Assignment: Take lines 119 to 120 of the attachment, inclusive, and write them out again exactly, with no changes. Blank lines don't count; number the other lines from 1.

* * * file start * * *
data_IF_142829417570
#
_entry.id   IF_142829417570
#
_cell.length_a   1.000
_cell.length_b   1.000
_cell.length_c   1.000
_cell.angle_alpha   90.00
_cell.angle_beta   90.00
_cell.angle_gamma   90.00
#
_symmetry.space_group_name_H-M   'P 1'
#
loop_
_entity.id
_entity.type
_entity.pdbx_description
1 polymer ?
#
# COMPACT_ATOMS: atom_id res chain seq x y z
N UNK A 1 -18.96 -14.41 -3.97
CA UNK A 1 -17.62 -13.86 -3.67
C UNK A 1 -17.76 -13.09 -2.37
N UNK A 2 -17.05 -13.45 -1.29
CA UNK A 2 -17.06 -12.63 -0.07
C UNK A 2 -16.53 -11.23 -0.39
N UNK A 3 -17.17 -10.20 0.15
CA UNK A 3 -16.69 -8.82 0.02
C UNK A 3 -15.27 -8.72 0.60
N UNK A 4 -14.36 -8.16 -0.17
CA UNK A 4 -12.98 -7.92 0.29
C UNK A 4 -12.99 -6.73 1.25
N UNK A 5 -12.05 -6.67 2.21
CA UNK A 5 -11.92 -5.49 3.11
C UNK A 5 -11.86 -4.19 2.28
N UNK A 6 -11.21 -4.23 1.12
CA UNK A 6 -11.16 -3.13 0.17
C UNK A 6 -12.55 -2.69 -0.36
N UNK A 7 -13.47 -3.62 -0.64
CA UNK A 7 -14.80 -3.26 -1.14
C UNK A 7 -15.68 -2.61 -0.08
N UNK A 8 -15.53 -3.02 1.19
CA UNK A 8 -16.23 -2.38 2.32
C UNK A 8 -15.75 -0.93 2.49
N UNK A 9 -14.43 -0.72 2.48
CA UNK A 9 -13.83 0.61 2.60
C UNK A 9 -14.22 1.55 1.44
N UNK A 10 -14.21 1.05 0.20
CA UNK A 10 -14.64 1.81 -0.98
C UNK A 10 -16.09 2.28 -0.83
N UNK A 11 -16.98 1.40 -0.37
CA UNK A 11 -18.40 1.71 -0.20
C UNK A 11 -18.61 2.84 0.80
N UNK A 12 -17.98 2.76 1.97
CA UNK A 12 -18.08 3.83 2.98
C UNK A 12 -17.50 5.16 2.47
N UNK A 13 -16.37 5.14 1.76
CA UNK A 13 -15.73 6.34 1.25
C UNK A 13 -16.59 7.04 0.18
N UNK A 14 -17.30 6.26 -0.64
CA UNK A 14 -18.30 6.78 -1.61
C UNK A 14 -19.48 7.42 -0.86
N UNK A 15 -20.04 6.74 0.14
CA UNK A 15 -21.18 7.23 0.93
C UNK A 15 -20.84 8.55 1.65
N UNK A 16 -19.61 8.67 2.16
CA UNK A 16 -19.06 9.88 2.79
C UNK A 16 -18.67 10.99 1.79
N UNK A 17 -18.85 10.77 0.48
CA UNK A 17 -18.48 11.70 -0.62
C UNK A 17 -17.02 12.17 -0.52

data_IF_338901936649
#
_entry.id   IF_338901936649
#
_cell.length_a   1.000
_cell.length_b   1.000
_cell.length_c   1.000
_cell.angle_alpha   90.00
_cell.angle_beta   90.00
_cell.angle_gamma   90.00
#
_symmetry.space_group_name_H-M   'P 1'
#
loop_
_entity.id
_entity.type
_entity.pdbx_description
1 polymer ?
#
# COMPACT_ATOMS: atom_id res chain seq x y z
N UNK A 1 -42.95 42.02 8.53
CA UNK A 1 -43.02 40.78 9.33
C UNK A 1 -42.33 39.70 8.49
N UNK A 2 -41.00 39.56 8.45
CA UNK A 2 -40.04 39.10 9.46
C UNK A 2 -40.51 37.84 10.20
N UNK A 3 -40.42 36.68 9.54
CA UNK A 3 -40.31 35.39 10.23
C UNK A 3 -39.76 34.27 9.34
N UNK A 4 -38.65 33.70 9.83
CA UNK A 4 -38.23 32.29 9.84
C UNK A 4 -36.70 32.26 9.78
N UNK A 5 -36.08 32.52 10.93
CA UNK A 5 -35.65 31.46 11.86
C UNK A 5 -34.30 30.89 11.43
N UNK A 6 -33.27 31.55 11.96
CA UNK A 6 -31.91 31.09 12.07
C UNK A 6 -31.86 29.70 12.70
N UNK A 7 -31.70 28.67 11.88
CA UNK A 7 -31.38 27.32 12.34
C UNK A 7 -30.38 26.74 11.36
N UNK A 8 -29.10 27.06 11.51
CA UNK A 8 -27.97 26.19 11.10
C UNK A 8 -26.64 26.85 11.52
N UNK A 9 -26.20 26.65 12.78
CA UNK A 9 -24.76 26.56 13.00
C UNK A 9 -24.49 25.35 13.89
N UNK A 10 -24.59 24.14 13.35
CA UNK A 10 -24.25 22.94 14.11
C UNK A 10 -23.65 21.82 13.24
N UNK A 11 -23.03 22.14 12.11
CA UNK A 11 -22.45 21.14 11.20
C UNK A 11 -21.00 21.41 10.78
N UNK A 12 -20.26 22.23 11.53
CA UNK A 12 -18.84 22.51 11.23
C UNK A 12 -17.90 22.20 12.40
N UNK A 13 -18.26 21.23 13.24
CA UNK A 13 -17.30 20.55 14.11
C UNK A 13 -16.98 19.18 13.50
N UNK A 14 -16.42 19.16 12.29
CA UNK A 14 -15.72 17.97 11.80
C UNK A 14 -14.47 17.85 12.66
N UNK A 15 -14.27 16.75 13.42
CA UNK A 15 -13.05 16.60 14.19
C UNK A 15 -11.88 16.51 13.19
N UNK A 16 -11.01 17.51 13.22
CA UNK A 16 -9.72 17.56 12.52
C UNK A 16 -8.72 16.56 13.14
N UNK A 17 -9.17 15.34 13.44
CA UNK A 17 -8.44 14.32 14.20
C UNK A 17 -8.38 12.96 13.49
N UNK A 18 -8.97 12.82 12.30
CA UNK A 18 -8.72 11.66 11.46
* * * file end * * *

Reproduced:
N UNK A 10 -24.59 24.14 13.35
CA UNK A 10 -24.25 22.94 14.11